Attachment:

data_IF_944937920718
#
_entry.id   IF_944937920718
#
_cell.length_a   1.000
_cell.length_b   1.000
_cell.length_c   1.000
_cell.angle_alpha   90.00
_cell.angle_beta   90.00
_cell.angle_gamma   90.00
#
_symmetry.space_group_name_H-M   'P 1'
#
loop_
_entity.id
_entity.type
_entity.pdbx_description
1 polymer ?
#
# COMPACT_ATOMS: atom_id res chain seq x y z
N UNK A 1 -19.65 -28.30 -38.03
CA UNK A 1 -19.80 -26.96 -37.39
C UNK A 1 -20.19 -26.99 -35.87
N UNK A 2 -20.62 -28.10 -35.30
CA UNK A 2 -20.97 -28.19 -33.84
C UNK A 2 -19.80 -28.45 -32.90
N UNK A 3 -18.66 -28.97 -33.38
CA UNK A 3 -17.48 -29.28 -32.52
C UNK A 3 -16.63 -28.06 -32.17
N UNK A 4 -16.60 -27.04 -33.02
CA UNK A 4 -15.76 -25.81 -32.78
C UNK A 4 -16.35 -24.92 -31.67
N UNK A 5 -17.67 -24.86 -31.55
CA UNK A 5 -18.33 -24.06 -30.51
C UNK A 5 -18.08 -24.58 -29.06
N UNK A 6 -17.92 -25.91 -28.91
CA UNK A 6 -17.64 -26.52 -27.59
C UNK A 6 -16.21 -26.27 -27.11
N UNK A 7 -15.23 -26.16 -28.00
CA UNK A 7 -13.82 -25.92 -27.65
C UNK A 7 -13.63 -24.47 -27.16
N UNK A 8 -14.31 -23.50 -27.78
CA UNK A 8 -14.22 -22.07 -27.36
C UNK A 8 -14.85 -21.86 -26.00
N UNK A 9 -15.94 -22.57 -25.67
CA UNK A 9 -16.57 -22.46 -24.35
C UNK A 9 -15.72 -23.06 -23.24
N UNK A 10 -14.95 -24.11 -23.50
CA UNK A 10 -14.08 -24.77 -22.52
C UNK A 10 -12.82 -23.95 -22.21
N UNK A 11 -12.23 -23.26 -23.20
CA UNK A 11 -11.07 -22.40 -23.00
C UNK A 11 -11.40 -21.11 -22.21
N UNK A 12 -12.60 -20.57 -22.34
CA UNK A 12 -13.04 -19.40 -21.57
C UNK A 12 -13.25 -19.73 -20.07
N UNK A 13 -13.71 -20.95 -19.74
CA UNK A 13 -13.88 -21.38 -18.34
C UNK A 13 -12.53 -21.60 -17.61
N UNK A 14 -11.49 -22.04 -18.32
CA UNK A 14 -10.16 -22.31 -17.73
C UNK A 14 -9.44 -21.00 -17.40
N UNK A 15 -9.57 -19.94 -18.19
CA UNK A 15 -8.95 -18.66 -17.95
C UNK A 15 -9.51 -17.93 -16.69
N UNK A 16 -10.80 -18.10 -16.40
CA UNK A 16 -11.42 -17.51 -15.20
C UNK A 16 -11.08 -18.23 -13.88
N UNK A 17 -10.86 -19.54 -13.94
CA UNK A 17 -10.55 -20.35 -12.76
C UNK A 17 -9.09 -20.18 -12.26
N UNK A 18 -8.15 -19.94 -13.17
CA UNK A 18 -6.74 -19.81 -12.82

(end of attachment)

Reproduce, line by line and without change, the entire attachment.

data_IF_944937920718
#
_entry.id   IF_944937920718
#
_cell.length_a   1.000
_cell.length_b   1.000
_cell.length_c   1.000
_cell.angle_alpha   90.00
_cell.angle_beta   90.00
_cell.angle_gamma   90.00
#
_symmetry.space_group_name_H-M   'P 1'
#
loop_
_entity.id
_entity.type
_entity.pdbx_description
1 polymer ?
#
# COMPACT_ATOMS: atom_id res chain seq x y z
N UNK A 1 -19.65 -28.30 -38.03
CA UNK A 1 -19.80 -26.96 -37.39
C UNK A 1 -20.19 -26.99 -35.87
N UNK A 2 -20.62 -28.10 -35.30
CA UNK A 2 -20.97 -28.19 -33.84
C UNK A 2 -19.80 -28.45 -32.90
N UNK A 3 -18.66 -28.97 -33.38
CA UNK A 3 -17.48 -29.28 -32.52
C UNK A 3 -16.63 -28.06 -32.17
N UNK A 4 -16.60 -27.04 -33.02
CA UNK A 4 -15.76 -25.81 -32.78
C UNK A 4 -16.35 -24.92 -31.67
N UNK A 5 -17.67 -24.86 -31.55
CA UNK A 5 -18.33 -24.06 -30.51
C UNK A 5 -18.08 -24.58 -29.06
N UNK A 6 -17.92 -25.91 -28.91
CA UNK A 6 -17.64 -26.52 -27.59
C UNK A 6 -16.21 -26.27 -27.11
N UNK A 7 -15.23 -26.16 -28.00
CA UNK A 7 -13.82 -25.92 -27.65
C UNK A 7 -13.63 -24.47 -27.16
N UNK A 8 -14.31 -23.50 -27.78
CA UNK A 8 -14.22 -22.07 -27.36
C UNK A 8 -14.85 -21.86 -26.00
N UNK A 9 -15.94 -22.57 -25.67
CA UNK A 9 -16.57 -22.46 -24.35
C UNK A 9 -15.72 -23.06 -23.24
N UNK A 10 -14.95 -24.11 -23.50
CA UNK A 10 -14.08 -24.77 -22.52
C UNK A 10 -12.82 -23.95 -22.21
N UNK A 11 -12.23 -23.26 -23.20
CA UNK A 11 -11.07 -22.40 -23.00
C UNK A 11 -11.40 -21.11 -22.21
N UNK A 12 -12.60 -20.57 -22.34
CA UNK A 12 -13.04 -19.40 -21.57
C UNK A 12 -13.25 -19.73 -20.07
N UNK A 13 -13.71 -20.95 -19.74
CA UNK A 13 -13.88 -21.38 -18.34
C UNK A 13 -12.53 -21.60 -17.61
N UNK A 14 -11.49 -22.04 -18.32
CA UNK A 14 -10.16 -22.31 -17.73
C UNK A 14 -9.44 -21.00 -17.40
N UNK A 15 -9.57 -19.94 -18.19
CA UNK A 15 -8.95 -18.66 -17.95
C UNK A 15 -9.51 -17.93 -16.69
N UNK A 16 -10.80 -18.10 -16.40
CA UNK A 16 -11.42 -17.51 -15.20
C UNK A 16 -11.08 -18.23 -13.88
N UNK A 17 -10.86 -19.54 -13.94
CA UNK A 17 -10.55 -20.35 -12.76
C UNK A 17 -9.09 -20.18 -12.26
N UNK A 18 -8.15 -19.94 -13.17
CA UNK A 18 -6.74 -19.81 -12.82